In the file /etc/dnsmasq_static_hosts.conf you can add a list of local machines with static IP addresses in the same format as the hosts file. It is also an easy way of creating aliases or CNAME records.

192.168.0.8  mail mail.example.com
192.168.0.9  smtp smtp.example.com
192.168.0.120 mythtvbox mythtvbox.example.com

Starting and stopping the service

sudo service dnsmasq start
sudo service dnsmasq stop
sudo service dnsmasq restart

And one more thing to do. Terminate all other DHCP servers on local network. Your DHCP/DNS server must be only one.

  • Sounds great. Does this also allow my own computer to do lookups through the full instance of dnsmasq, or will the one owned by networkmanager continue jacking my requests? – A Gold Man Jun 1 '17 at 20:22
  • Yes. If dnsmasq can not resolve locali will redirect request to 8.8.8.8. – 2707974 Jun 1 '17 at 20:26
  • There's a typo in your posted config file, it should say dhcp-host, not hcp – A Gold Man Jun 2 '17 at 11:30
  • Yes you are right. – 2707974 Jun 2 '17 at 11:33
  • Do you have a word on what I should set in NetworkManager for my network to make it use my server for dhcp and dns? – A Gold Man Jun 3 '17 at 18:38
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Setting up a local DNS server seems like a lot of work and overkill for your issue. Ditto for creating a DHCP server. Both approaches would probably work but how much time do you want to invest in this exercise?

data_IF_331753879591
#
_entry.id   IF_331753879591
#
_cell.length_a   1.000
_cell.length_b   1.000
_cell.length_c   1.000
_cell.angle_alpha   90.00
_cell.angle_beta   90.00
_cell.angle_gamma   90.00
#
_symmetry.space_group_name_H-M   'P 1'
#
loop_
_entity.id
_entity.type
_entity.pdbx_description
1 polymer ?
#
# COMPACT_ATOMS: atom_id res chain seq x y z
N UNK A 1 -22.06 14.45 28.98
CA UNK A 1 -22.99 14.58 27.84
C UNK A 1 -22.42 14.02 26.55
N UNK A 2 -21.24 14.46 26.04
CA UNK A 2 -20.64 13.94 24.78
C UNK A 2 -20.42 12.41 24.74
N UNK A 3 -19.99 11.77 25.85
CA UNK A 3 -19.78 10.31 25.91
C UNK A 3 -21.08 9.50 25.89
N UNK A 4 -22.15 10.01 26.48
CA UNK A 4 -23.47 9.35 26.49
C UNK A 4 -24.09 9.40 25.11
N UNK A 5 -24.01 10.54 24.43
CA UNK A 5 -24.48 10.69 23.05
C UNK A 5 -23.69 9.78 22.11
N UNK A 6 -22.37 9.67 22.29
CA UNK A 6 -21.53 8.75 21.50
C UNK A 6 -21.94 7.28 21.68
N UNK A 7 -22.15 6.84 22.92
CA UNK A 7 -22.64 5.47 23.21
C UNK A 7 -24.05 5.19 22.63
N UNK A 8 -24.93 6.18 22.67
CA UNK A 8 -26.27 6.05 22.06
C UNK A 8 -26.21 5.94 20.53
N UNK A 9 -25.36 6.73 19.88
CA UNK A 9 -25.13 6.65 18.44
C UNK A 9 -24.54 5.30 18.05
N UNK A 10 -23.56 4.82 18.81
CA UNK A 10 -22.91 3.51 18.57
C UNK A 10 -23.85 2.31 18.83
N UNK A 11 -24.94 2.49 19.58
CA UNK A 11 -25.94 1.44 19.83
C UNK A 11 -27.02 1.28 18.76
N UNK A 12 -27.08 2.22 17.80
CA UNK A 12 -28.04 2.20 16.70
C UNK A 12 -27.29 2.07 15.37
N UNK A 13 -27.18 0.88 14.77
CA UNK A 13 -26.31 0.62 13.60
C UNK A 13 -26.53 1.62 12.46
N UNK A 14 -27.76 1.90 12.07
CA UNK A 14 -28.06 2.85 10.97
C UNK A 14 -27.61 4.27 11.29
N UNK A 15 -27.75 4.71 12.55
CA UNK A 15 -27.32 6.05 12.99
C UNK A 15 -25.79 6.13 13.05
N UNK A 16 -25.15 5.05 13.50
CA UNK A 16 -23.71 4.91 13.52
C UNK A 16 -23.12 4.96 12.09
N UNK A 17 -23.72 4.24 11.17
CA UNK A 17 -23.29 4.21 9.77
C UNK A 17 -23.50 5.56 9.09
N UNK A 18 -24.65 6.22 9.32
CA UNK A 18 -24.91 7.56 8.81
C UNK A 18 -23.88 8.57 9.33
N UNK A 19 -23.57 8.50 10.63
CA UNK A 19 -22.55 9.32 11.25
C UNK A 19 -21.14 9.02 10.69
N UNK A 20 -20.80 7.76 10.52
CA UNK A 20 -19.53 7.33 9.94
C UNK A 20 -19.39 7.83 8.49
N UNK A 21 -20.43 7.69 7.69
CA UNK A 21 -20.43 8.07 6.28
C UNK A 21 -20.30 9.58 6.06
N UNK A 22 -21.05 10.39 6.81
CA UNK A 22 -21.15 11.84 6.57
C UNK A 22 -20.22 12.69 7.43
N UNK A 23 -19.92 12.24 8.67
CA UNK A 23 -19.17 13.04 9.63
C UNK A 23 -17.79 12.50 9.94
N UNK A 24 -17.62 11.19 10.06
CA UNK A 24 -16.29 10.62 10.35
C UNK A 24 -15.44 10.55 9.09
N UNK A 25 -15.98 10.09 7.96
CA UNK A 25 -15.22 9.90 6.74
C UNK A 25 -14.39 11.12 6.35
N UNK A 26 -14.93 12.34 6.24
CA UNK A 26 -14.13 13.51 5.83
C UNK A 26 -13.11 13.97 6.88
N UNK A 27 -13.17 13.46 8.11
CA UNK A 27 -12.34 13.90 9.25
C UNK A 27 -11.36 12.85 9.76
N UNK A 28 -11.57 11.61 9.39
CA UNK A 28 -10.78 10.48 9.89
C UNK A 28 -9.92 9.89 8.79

I'd think the easiest and cleanest way to do what you want is to have each user add a line to their local /etc/host file:

hostname IP_Address

Then, after the exercise is over, that line could be removed or commented out.

Based on your feedback it sounds like building a private LAN that you completely control, with your own DHCP and DNS server is the way to go. Obviously no need to spell out how to do that here since it is a complicated process that you seem to be sell capable of executing.

  • Eh, my friends are running windows, and are very non-technical. Not an option so much. – A Gold Man Jun 1 '17 at 19:39
  • In that case you should probably take total control over the environment and employ a DHCP and DNS server for your own little LAN. – jones0610 Jun 1 '17 at 19:43